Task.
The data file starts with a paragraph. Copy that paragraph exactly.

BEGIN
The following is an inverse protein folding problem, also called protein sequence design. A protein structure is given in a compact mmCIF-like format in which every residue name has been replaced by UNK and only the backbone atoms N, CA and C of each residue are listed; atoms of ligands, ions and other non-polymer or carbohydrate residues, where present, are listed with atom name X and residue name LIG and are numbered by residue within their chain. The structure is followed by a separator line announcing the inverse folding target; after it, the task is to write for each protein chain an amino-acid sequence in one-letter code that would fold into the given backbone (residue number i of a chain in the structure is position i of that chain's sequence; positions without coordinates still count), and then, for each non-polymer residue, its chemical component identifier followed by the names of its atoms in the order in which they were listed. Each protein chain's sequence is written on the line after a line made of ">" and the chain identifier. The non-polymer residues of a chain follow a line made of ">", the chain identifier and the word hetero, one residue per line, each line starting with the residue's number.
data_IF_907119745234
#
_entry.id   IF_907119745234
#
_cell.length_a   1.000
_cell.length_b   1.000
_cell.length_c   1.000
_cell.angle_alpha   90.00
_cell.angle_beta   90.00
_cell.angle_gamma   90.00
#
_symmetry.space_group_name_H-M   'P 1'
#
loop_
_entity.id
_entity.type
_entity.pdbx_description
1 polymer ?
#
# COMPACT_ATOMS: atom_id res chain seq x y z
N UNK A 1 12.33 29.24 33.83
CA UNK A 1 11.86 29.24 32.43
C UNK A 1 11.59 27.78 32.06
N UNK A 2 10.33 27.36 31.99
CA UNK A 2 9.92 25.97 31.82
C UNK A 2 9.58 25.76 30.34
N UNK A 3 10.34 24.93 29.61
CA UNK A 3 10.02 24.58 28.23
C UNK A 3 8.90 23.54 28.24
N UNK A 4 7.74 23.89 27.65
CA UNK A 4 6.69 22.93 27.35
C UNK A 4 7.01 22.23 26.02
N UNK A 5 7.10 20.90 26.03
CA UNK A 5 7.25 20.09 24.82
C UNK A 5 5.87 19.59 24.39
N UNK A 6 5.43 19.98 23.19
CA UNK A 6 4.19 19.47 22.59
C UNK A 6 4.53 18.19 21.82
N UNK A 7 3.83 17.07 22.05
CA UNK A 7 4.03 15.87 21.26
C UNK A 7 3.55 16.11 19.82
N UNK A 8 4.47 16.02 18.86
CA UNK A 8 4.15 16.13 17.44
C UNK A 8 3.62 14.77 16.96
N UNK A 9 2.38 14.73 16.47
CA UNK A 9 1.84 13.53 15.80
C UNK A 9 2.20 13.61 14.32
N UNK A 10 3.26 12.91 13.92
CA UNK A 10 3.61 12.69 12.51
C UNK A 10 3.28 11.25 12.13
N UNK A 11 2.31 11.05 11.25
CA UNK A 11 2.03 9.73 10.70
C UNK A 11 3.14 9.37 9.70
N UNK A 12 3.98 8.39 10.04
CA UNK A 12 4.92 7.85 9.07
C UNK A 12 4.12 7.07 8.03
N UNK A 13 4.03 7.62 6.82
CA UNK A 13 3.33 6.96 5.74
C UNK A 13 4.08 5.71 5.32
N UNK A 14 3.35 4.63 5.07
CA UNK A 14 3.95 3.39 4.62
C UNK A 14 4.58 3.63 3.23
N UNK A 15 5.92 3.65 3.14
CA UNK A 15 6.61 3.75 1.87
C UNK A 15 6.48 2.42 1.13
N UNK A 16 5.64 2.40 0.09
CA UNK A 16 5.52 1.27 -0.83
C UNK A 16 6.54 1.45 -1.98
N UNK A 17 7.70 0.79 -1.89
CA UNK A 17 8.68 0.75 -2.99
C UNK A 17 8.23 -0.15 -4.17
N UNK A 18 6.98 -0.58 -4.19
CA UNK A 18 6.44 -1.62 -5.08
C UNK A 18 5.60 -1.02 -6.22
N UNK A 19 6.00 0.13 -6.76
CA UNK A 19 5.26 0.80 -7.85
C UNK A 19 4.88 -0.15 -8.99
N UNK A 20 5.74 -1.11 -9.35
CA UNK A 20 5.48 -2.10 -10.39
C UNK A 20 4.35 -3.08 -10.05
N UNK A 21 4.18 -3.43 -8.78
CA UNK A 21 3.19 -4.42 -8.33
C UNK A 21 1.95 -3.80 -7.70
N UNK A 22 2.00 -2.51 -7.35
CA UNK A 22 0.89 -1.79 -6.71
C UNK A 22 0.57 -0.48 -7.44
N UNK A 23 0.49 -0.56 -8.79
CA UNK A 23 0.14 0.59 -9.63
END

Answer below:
The following is an inverse protein folding problem, also called protein sequence design. A protein structure is given in a compact mmCIF-like format in which every residue name has been replaced by UNK and only the backbone atoms N, CA and C of each residue are listed; atoms of ligands, ions and other non-polymer or carbohydrate residues, where present, are listed with atom name X and residue name LIG and are numbered by residue within their chain. The structure is followed by a separator line announcing the inverse folding target; after it, the task is to write for each protein chain an amino-acid sequence in one-letter code that would fold into the given backbone (residue number i of a chain in the structure is position i of that chain's sequence; positions without coordinates still count), and then, for each non-polymer residue, its chemical component identifier followed by the names of its atoms in the order in which they were listed. Each protein chain's sequence is written on the line after a line made of ">" and the chain identifier. The non-polymer residues of a chain follow a line made of ">", the chain identifier and the word hetero, one residue per line, each line starting with the residue's number.